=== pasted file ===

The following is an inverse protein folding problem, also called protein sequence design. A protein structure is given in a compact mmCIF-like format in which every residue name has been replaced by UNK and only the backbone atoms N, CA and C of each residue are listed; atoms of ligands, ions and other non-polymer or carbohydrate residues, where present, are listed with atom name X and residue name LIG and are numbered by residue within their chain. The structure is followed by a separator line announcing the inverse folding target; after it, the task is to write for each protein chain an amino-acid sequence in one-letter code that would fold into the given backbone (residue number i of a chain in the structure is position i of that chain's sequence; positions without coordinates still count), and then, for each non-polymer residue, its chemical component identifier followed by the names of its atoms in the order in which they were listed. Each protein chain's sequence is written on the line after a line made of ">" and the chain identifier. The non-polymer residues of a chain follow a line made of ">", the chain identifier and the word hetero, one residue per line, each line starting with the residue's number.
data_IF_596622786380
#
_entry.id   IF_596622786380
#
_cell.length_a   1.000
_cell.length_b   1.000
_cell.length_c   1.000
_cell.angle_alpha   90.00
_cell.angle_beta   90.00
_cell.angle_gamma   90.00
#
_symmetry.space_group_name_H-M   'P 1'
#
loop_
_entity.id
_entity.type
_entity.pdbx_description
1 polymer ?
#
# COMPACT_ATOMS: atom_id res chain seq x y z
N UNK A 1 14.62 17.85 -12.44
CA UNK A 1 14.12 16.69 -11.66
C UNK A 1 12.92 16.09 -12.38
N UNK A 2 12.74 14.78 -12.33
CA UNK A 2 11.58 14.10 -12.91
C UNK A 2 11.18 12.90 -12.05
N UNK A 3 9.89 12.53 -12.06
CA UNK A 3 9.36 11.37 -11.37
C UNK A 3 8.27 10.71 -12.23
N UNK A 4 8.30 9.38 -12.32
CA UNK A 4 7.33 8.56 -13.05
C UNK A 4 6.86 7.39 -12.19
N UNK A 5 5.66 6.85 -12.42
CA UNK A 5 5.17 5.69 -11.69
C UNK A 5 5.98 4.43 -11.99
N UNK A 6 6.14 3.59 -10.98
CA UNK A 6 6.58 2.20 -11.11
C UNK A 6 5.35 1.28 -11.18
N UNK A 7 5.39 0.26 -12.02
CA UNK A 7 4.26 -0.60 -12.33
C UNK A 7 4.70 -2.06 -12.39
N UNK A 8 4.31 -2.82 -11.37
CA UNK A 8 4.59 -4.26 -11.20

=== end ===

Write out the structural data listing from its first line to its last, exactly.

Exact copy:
The following is an inverse protein folding problem, also called protein sequence design. A protein structure is given in a compact mmCIF-like format in which every residue name has been replaced by UNK and only the backbone atoms N, CA and C of each residue are listed; atoms of ligands, ions and other non-polymer or carbohydrate residues, where present, are listed with atom name X and residue name LIG and are numbered by residue within their chain. The structure is followed by a separator line announcing the inverse folding target; after it, the task is to write for each protein chain an amino-acid sequence in one-letter code that would fold into the given backbone (residue number i of a chain in the structure is position i of that chain's sequence; positions without coordinates still count), and then, for each non-polymer residue, its chemical component identifier followed by the names of its atoms in the order in which they were listed. Each protein chain's sequence is written on the line after a line made of ">" and the chain identifier. The non-polymer residues of a chain follow a line made of ">", the chain identifier and the word hetero, one residue per line, each line starting with the residue's number.
data_IF_596622786380
#
_entry.id   IF_596622786380
#
_cell.length_a   1.000
_cell.length_b   1.000
_cell.length_c   1.000
_cell.angle_alpha   90.00
_cell.angle_beta   90.00
_cell.angle_gamma   90.00
#
_symmetry.space_group_name_H-M   'P 1'
#
loop_
_entity.id
_entity.type
_entity.pdbx_description
1 polymer ?
#
# COMPACT_ATOMS: atom_id res chain seq x y z
N UNK A 1 14.62 17.85 -12.44
CA UNK A 1 14.12 16.69 -11.66
C UNK A 1 12.92 16.09 -12.38
N UNK A 2 12.74 14.78 -12.33
CA UNK A 2 11.58 14.10 -12.91
C UNK A 2 11.18 12.90 -12.05
N UNK A 3 9.89 12.53 -12.06
CA UNK A 3 9.36 11.37 -11.37
C UNK A 3 8.27 10.71 -12.23
N UNK A 4 8.30 9.38 -12.32
CA UNK A 4 7.33 8.56 -13.05
C UNK A 4 6.86 7.39 -12.19
N UNK A 5 5.66 6.85 -12.42
CA UNK A 5 5.17 5.69 -11.69
C UNK A 5 5.98 4.43 -11.99
N UNK A 6 6.14 3.59 -10.98
CA UNK A 6 6.58 2.20 -11.11
C UNK A 6 5.35 1.28 -11.18
N UNK A 7 5.39 0.26 -12.02
CA UNK A 7 4.26 -0.60 -12.33
C UNK A 7 4.70 -2.06 -12.39
N UNK A 8 4.31 -2.82 -11.37
CA UNK A 8 4.59 -4.26 -11.20